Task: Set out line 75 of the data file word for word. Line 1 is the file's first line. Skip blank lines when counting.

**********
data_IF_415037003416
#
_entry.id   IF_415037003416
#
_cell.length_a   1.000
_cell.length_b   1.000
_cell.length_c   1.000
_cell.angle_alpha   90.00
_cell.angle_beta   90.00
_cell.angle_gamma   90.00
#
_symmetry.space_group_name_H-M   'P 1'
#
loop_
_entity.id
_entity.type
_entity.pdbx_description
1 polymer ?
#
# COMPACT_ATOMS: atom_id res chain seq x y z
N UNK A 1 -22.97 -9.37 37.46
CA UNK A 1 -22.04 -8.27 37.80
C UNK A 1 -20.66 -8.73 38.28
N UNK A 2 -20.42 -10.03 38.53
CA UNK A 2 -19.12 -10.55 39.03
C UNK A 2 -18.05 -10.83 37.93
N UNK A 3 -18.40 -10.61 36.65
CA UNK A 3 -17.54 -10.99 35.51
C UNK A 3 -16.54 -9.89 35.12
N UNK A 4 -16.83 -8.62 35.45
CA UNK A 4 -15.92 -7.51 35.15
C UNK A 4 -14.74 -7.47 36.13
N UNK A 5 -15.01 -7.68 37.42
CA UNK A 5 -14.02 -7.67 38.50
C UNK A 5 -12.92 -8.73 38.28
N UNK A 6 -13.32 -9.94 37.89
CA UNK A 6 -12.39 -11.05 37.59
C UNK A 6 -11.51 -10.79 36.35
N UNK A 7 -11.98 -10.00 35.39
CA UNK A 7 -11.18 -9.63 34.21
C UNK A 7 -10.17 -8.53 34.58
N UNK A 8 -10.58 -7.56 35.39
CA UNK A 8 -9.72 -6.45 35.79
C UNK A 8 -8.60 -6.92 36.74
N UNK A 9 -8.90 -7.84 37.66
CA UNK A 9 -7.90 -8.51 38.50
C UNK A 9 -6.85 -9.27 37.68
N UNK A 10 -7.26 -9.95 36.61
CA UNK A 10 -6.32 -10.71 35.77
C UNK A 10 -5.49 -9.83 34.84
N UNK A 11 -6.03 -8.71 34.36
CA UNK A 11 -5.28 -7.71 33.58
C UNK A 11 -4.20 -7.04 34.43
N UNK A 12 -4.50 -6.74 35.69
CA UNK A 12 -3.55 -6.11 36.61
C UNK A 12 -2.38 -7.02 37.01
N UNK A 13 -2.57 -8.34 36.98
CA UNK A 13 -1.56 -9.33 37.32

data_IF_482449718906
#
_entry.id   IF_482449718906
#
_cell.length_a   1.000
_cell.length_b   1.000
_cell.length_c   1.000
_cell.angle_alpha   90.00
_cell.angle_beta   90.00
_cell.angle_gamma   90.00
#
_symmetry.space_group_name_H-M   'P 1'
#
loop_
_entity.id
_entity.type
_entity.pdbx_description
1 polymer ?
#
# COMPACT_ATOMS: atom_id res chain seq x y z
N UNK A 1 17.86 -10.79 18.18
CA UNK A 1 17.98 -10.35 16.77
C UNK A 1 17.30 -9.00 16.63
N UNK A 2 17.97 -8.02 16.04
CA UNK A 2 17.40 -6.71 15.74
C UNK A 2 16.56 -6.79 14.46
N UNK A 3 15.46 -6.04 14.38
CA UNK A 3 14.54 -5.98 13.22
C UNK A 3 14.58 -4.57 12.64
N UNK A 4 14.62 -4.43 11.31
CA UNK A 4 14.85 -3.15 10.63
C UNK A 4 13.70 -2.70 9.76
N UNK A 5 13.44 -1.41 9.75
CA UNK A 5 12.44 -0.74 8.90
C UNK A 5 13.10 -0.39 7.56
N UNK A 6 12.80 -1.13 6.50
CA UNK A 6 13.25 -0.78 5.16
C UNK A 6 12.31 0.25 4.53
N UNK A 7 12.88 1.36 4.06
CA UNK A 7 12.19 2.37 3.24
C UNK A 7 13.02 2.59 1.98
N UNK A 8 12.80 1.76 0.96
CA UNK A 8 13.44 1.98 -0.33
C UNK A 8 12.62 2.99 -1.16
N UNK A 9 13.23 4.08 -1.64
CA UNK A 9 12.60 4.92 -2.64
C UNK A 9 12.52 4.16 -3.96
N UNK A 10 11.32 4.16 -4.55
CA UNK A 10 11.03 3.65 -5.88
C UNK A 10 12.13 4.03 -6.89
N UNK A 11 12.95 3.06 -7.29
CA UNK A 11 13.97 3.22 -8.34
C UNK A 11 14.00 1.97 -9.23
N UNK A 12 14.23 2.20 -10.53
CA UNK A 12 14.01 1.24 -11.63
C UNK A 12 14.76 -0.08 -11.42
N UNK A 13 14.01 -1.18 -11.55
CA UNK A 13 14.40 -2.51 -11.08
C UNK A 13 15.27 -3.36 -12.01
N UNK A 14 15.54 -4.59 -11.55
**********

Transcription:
_entity.pdbx_description